Now that Jan. 19 has come and gone, the general consensus is that the Poe Toaster’s annual tribute—leaving cognac and roses at Edgar Allan Poe’s grave—is finished.
“It's over with," Jeff Jerome told reporters.
Jerome, curator of the Poe House and Museum, has kept vigil for the Poe Toaster since 1978.
Countless people around the world are fascinated by the unusual tribute. Who is the Poe Toaster? What do the gifts mean? How does he get in and out of the cemetery without being seen by the crowd of people that gathers every year? Did the media and rowdy crowds kill the tribute?
dates to 1983, when Jerome invited me and three other students to beneath Westminster Hall. We were the .
In the fall of 2008, while working on a story about Poe, I visited Westminster Burial Ground once again and discovered something that may explain how the Poe Toaster was able to evade the crowds and enter the cemetery so easily.
The next time Poe’s birthday came around, Jan. 19, 2009, in the early morning hours, my then-16-year-old son and I encountered the Poe Toaster—spoke with him, and had our photo taken with him. That was the last time he visited Poe’s grave.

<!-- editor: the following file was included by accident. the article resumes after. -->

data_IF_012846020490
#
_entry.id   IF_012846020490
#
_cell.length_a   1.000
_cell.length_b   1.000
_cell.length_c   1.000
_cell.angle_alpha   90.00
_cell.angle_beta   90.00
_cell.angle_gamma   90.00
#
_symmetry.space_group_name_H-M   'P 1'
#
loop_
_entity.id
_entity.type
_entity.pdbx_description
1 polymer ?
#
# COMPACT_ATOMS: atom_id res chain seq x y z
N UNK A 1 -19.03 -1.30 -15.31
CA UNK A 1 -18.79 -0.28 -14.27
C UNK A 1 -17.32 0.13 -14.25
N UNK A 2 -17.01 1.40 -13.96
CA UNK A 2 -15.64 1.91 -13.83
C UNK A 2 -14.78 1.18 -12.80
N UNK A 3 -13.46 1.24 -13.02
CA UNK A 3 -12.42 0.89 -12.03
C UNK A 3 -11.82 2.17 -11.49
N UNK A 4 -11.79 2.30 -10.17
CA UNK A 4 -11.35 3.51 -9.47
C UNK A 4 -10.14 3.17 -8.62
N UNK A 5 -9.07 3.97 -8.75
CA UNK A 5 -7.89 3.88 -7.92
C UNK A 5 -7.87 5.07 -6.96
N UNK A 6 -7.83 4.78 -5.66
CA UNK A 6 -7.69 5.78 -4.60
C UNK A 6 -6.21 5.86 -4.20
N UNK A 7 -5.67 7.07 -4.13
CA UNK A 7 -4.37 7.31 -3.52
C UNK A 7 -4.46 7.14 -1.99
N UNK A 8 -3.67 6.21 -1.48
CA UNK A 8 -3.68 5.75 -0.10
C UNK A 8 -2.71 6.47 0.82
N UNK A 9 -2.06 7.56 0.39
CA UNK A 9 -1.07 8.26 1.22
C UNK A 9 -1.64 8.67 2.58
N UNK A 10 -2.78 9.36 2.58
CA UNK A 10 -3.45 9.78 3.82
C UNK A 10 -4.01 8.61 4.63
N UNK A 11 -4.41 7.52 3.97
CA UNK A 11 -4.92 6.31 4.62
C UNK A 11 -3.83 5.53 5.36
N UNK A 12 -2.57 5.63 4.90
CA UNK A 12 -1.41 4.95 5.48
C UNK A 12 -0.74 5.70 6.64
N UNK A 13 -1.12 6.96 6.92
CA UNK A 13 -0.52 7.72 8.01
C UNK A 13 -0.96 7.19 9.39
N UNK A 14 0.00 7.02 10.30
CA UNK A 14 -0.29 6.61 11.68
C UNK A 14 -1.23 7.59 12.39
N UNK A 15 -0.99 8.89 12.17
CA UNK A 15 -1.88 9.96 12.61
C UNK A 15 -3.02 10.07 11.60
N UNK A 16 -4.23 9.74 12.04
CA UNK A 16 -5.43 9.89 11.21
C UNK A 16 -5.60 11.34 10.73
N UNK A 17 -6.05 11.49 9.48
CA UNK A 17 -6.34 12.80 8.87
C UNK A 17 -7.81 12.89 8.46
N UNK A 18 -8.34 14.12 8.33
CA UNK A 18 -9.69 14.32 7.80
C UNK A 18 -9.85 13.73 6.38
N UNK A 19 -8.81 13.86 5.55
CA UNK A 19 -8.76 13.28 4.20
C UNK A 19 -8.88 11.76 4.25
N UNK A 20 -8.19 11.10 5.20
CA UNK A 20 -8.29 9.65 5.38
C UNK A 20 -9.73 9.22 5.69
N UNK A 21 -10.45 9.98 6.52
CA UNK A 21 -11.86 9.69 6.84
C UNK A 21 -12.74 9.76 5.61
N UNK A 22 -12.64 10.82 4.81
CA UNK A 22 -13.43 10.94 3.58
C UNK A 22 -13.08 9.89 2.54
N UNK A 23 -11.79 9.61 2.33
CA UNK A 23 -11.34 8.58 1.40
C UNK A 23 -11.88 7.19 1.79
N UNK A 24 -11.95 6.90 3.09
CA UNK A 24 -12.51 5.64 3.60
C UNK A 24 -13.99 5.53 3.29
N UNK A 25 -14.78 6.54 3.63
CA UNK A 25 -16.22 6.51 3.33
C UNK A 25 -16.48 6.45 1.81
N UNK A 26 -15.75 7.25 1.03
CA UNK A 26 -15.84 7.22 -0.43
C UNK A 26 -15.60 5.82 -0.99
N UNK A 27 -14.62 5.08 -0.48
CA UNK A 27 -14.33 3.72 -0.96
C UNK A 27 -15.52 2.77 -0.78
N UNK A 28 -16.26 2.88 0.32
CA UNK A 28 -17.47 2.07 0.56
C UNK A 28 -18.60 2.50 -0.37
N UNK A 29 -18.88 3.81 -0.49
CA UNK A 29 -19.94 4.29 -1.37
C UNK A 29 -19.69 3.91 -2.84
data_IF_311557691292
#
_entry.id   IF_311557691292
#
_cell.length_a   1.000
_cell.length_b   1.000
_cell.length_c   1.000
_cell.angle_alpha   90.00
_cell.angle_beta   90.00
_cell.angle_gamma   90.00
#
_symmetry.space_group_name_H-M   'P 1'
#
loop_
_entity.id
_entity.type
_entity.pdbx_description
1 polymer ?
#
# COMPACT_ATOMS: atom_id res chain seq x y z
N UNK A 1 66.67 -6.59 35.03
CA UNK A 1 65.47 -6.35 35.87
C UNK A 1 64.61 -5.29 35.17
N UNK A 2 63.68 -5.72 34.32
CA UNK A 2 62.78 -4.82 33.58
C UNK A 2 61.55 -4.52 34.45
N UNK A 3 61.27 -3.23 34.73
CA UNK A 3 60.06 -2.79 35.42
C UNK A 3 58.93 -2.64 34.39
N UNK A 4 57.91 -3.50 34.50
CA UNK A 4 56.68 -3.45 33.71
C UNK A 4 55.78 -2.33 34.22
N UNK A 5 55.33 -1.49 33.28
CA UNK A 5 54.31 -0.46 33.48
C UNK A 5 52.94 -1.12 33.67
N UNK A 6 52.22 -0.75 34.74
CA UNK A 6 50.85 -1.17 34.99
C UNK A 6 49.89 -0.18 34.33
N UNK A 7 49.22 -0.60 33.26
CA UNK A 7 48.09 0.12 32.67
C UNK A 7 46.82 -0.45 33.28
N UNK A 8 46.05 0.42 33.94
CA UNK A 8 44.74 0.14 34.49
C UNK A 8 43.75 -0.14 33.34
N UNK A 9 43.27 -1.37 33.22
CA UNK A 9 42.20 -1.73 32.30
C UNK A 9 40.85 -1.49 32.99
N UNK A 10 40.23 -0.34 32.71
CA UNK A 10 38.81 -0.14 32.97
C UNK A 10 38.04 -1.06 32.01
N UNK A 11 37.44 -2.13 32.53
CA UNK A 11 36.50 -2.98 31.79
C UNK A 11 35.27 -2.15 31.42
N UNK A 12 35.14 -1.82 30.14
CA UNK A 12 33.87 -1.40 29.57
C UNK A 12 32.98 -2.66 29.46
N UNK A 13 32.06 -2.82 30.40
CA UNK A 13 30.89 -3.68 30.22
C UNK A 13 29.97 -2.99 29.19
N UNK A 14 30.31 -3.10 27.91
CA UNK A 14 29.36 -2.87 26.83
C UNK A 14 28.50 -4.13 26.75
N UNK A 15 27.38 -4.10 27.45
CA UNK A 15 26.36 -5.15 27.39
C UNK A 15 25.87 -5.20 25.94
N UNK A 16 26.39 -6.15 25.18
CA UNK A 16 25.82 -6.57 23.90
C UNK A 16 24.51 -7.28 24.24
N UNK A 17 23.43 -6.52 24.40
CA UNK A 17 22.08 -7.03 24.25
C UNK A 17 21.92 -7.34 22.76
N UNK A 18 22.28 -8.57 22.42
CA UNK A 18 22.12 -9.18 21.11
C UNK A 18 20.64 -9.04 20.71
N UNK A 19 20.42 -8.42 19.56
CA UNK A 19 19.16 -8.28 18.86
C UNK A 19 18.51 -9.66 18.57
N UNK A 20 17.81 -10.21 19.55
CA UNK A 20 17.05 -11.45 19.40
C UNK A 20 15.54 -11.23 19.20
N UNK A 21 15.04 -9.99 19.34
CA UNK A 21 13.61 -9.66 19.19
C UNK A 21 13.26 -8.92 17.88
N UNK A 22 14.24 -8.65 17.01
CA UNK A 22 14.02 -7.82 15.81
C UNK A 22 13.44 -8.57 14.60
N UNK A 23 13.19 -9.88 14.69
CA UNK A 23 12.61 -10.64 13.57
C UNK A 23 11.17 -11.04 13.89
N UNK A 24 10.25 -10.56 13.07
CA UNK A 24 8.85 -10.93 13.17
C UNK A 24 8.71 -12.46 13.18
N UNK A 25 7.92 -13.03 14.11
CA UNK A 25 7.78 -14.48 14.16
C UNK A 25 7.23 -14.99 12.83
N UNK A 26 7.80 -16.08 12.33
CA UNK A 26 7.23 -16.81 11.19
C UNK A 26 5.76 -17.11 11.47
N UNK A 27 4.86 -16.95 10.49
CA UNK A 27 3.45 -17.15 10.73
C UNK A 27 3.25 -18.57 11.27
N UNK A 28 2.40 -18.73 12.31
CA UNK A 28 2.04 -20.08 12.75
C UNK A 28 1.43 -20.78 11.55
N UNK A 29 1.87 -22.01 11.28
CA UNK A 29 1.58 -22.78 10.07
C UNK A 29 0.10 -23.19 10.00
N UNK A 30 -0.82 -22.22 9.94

If the Poe Toaster’s tribute is indeed over, previously undisclosed information could be revealed, including video from Westminster Burial Ground that’s never been publicly viewed. I have some tantalizing clues for Poe Toaster aficionados—if there is public demand for it.
Personally, I’m torn. Everybody likes a good mystery, and a good mystery should be kept that way. On the other hand, who wouldn’t like to know more?
I’ll share this exclusive information about the Poe Toaster (including a list of suspects who are definitely not the Poe Toaster) if there is overwhelming public interest--as expressed by “liking” Arbutus Patch on Facebook. It’s that easy. Want to hear the rest of the story? “Like” Arbutus Patch. If enough people want it, I’ll do it.